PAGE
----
“They said, ‘yeah, but it’s going to be high density and then it’s going to be worth a lot more.’”  Williams replied, “When it is high density then it will be worth a lot more, just like you actually have to win the lottery before [you can benefit].”
Sako has yet to appeal its assessment and while they’ve missed this year’s deadline, Williams said they may do so in future. He recently wrote to Burnaby’s community development committee describing his company’s predicament.
Coun. Colleen Jordan, chair of the committee, said the city’s master plan for the area bounded by Dawson and the railway tracks and Gilmore and Holdom avenues, “is kind of up in the air.”   Even in the late 1990s it was designated for redevelopment but the form and type was never defined by city hall, Jordan explained.

A property on the western section of the area was rezoned several years back for highrises but council decided to put any further applications on hold until a plan could be developed.
One of the issues to be determined is whether some areas are suitable for highrises since some of the land is peat bog.  “You have to consider whether or not stuff is going to sink,” she said.  As it stands currently, property owners could apply to rezone “but we would say no.”  Jordan said she sympathizes with the situation Williams and others in the area find themselves.  “We appreciate that so we’re just asking our staff how much work it would take to get this on the table and moving forward,” she said, noting staff already have their plates full doing similar work for other areas of the city.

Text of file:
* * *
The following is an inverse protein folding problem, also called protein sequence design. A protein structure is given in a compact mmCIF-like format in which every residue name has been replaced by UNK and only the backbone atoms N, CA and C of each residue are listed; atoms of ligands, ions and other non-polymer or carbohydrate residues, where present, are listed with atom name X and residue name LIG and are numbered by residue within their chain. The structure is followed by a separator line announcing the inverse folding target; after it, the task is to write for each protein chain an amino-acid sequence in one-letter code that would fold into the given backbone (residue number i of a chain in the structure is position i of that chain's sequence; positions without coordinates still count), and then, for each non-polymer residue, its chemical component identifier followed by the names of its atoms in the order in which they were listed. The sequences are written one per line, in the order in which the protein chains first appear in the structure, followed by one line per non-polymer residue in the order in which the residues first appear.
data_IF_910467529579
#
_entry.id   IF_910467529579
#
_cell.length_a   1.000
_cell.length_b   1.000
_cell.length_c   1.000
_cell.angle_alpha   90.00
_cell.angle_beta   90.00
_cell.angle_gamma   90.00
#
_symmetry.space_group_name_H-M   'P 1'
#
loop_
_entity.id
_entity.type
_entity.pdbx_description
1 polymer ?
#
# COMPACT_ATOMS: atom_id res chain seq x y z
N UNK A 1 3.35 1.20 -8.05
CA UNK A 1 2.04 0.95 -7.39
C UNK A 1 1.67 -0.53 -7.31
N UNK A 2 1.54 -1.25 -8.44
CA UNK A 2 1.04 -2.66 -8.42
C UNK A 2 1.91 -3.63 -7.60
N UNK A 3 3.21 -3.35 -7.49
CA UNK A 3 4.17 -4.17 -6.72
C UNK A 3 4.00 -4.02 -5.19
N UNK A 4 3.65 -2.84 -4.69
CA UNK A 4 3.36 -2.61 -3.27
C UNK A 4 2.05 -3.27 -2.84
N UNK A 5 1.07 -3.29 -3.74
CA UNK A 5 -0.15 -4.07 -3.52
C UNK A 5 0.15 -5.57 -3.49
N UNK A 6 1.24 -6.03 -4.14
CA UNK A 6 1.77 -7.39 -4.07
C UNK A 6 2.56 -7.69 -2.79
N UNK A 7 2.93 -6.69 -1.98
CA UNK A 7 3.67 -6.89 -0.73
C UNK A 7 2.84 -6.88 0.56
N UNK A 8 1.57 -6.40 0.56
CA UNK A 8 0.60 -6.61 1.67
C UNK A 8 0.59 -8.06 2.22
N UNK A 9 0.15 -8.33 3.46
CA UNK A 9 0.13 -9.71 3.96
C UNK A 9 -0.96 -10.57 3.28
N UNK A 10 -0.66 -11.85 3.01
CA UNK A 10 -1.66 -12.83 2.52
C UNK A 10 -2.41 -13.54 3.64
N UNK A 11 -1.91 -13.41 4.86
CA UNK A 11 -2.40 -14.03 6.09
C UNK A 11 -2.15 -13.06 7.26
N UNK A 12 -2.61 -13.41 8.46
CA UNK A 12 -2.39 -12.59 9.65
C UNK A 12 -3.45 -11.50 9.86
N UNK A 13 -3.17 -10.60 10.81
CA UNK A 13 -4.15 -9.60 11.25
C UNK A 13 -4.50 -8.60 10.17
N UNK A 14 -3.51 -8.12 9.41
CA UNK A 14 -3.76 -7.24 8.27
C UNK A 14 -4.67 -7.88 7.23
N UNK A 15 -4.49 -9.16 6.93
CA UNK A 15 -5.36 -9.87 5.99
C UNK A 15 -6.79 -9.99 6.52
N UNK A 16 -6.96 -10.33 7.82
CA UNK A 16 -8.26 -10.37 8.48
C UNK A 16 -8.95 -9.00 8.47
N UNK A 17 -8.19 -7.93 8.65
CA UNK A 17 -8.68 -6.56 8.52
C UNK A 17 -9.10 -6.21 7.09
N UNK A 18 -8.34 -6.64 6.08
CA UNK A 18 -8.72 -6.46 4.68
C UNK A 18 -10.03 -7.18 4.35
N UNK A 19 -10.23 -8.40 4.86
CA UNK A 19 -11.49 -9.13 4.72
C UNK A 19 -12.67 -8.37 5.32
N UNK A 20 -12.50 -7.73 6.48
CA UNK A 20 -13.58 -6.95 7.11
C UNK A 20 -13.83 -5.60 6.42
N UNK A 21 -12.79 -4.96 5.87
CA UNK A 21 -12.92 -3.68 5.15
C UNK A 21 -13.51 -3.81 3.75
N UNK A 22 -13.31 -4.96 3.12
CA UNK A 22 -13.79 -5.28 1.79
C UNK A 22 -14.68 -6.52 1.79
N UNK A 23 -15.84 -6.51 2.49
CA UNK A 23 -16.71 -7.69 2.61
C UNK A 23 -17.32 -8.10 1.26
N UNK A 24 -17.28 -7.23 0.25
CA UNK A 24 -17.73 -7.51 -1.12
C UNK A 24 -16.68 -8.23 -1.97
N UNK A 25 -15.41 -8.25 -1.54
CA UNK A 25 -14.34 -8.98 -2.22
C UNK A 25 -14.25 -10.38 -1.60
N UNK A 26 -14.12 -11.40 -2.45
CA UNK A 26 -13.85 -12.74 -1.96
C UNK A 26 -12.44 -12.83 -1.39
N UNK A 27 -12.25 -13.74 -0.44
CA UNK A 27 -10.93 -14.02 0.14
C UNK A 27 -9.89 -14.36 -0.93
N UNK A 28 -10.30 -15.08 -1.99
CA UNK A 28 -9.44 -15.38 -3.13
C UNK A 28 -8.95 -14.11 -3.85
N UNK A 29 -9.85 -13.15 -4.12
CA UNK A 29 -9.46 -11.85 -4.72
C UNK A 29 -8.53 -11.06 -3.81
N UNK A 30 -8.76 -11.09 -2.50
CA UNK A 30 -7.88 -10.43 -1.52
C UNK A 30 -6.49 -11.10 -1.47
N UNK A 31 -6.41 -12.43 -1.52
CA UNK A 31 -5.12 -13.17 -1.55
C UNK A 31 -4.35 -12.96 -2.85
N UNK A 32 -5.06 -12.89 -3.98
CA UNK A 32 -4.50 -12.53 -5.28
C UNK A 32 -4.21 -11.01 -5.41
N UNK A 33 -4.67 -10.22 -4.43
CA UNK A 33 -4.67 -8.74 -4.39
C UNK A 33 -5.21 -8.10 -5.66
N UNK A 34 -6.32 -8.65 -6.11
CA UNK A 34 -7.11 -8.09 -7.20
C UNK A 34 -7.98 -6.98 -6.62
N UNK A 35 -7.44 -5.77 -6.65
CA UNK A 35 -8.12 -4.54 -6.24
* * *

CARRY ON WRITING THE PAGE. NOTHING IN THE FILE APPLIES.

Jordan hopes the planning work for the area south of Dawson will be completed by the end of the year.  Kash Kang, B.C. Assessment Authority’s area assessor for the North Fraser region, said Brentwood town centre is a “really good example” of such situations which are not unusual for urban areas in transition.
Kang stressed that property assessments are based on market value and take into account what similar properties in neighbourhoods have sold for recently.  The market will discount properties if there are constraints, such as the fact redevelopment is not yet able to go ahead. But if land is at the stage where it could be rezoned, its value would be “substantially higher,” he noted.
“There’s a distinction between what somebody could do with it if it’s already rezoned versus something that has a horizon that’s possibly three to five years out.”   Kang said similar situations have occurred in Richmond since the Canada Line has gone through there, and will likely also occur with the Evergreen Line out to the Tri-Cities.
He said property owners could appeal their assessments if they believe they’re higher or lower than those given to similar properties in a similar situation.  As for Williams, he said he’s been “pleasantly surprised” by the responsiveness of city hall staff and council.  “While we feel a little hard done by it’s not really anybody’s fault.”